Earlier today, Microsoft revealed it will allow indie developers to publish their own games on the upcoming Xbox One console (due out in November). On the new platform, the company will be abandoning its Xbox 360 policy that required independent studios to partner up with publishers.
Microsoft is also making developing for the Xbox One incredibly easy by allowing game makers to use retail units as development kits.
“Our vision is that every person can be a creator,” said Microsoft corporate vice president of Xbox Marc Whitten said in a statement earlier today. “That every Xbox One can be used for development. That every game and experience can take advantage of all of the features of Xbox One and Xbox Live. This means self-publishing. This means Kinect, the cloud, achievements. This means great discoverability on Xbox Live.”
GamesBeat spoke with Whitten, who explained that Microsoft worked from the beginning to change how development worked on Xbox One compared to its last console. On Xbox 360, developers have to tap into a special service called PartnerNet to test unreleased games with Xbox Live. Only studios with access to a development kit can get on to PartnerNet, so now that the Xbox One is getting rid of that service it opens up an opportunity for Microsoft to invite in the smallest of developers.
“Now, not all of this will be available at launch,” clarified Whitten. “There’s a big difference between the scale we need for a few developers and few pieces of content and having this ready for everybody to hit the portal.”
When Microsoft does open up the system to everyone, games will still have to go through a certification process, but indie developers won’t have to adhere to a special set of rules. That’s not how it worked on Xbox 360.
Microsoft has a service called Xbox Live Indie Games on its current-gen console where people can submit very small games based on Microsoft’s now-defunct XNA coding language. The creators of those games can also only sell those games for a very small amount of money, usually around $1.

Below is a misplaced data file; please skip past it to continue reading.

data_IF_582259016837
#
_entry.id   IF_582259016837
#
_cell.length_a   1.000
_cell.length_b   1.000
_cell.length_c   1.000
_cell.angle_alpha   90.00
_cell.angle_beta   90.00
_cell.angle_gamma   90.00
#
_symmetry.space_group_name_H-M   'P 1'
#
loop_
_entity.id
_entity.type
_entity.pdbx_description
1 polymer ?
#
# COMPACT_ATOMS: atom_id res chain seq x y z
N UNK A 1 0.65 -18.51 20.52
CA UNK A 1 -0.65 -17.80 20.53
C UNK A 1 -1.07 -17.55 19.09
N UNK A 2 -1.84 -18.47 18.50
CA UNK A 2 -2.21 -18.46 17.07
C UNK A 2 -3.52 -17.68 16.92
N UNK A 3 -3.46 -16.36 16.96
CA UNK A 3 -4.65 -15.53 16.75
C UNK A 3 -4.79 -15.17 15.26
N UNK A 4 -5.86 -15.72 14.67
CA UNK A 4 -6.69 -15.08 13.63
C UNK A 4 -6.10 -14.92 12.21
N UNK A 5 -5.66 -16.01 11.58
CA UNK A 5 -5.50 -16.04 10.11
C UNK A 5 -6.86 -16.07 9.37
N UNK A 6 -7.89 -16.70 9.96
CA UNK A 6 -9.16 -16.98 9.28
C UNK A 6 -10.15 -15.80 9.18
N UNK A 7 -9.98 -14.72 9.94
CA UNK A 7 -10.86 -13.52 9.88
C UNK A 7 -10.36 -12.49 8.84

On Xbox One, the guy making a game in his bedroom will only have to abide by the same terms of service as a major publisher like Capcom.
Those terms aren’t very strict. Whitten said the company is primarily concerned with making sure that “bad things don’t happen,” but they won’t impose any contrived limitations.
“This is about everyone being able to take full advantage of the Xbox One,” said Whitten. “We don’t want to limit people’s imaginations.”
Microsoft will also allow developers to release some non-gaming applications.
“What is a game and what is not a game — those are really hard things to define anyway,” said Whitten. “I’m excited to see what people do with SmartGlass, Kinect, and the power of the Xbox One in the living room.”
Microsoft will explain its new policy in further detail at the upcoming GamesCom industry event in Cologne, Germany in late August. For now, it is leaving a number of details up in the air.
The company won’t detail the specifics of the certification process. It won’t say how long it will take to get a digital game in the store. It won’t explain the specifics of the revenue split between the developer and Microsoft. It won’t explain what fees it will charge a studio to launch a game. These are things that developers are going to want to know, but Microsoft is clearly making an effort to convince them that it is on their side.
GamesBeat 2014 — VentureBeat’s sixth annual event on disruption in the video game market — is coming up on Sept 15-16 in San Francisco. Purchase one of the first 50 tickets and save $400!